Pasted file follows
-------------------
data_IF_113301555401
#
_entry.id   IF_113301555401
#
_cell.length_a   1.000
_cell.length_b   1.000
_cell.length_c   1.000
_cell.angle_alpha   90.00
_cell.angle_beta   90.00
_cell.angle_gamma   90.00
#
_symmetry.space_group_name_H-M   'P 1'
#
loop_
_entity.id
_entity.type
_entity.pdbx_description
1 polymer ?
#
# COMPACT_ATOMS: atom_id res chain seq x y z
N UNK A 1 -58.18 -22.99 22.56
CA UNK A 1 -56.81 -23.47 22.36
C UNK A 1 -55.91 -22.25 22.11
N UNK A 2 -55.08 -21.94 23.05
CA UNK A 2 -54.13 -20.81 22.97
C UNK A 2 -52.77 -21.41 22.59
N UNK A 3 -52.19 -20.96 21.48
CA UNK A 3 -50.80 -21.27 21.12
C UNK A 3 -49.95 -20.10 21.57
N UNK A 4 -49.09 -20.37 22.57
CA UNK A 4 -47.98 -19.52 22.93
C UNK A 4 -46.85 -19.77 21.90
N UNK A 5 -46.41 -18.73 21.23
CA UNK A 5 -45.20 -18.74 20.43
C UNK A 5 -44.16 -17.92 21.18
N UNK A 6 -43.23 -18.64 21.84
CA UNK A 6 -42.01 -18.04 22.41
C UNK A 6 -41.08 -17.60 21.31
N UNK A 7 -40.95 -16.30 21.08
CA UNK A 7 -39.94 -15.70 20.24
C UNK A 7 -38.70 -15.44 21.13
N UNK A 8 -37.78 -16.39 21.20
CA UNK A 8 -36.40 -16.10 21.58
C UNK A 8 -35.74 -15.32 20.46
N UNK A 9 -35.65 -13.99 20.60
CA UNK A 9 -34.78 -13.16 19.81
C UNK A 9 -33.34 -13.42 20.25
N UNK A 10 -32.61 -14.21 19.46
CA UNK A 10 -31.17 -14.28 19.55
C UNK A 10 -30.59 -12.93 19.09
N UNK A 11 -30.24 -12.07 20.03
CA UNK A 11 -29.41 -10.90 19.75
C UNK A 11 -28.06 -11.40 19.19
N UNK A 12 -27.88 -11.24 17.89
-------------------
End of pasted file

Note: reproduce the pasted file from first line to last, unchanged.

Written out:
data_IF_113301555401
#
_entry.id   IF_113301555401
#
_cell.length_a   1.000
_cell.length_b   1.000
_cell.length_c   1.000
_cell.angle_alpha   90.00
_cell.angle_beta   90.00
_cell.angle_gamma   90.00
#
_symmetry.space_group_name_H-M   'P 1'
#
loop_
_entity.id
_entity.type
_entity.pdbx_description
1 polymer ?
#
# COMPACT_ATOMS: atom_id res chain seq x y z
N UNK A 1 -58.18 -22.99 22.56
CA UNK A 1 -56.81 -23.47 22.36
C UNK A 1 -55.91 -22.25 22.11
N UNK A 2 -55.08 -21.94 23.05
CA UNK A 2 -54.13 -20.81 22.97
C UNK A 2 -52.77 -21.41 22.59
N UNK A 3 -52.19 -20.96 21.48
CA UNK A 3 -50.80 -21.27 21.12
C UNK A 3 -49.95 -20.10 21.57
N UNK A 4 -49.09 -20.37 22.57
CA UNK A 4 -47.98 -19.52 22.93
C UNK A 4 -46.85 -19.77 21.90
N UNK A 5 -46.41 -18.73 21.23
CA UNK A 5 -45.20 -18.74 20.43
C UNK A 5 -44.16 -17.92 21.18
N UNK A 6 -43.23 -18.64 21.84
CA UNK A 6 -42.01 -18.04 22.41
C UNK A 6 -41.08 -17.60 21.31
N UNK A 7 -40.95 -16.30 21.08
CA UNK A 7 -39.94 -15.70 20.24
C UNK A 7 -38.70 -15.44 21.13
N UNK A 8 -37.78 -16.39 21.20
CA UNK A 8 -36.40 -16.10 21.58
C UNK A 8 -35.74 -15.32 20.46
N UNK A 9 -35.65 -13.99 20.60
CA UNK A 9 -34.78 -13.16 19.81
C UNK A 9 -33.34 -13.42 20.25
N UNK A 10 -32.61 -14.21 19.46
CA UNK A 10 -31.17 -14.28 19.55
C UNK A 10 -30.59 -12.93 19.09
N UNK A 11 -30.24 -12.07 20.03
CA UNK A 11 -29.41 -10.90 19.75
C UNK A 11 -28.06 -11.40 19.19
N UNK A 12 -27.88 -11.24 17.89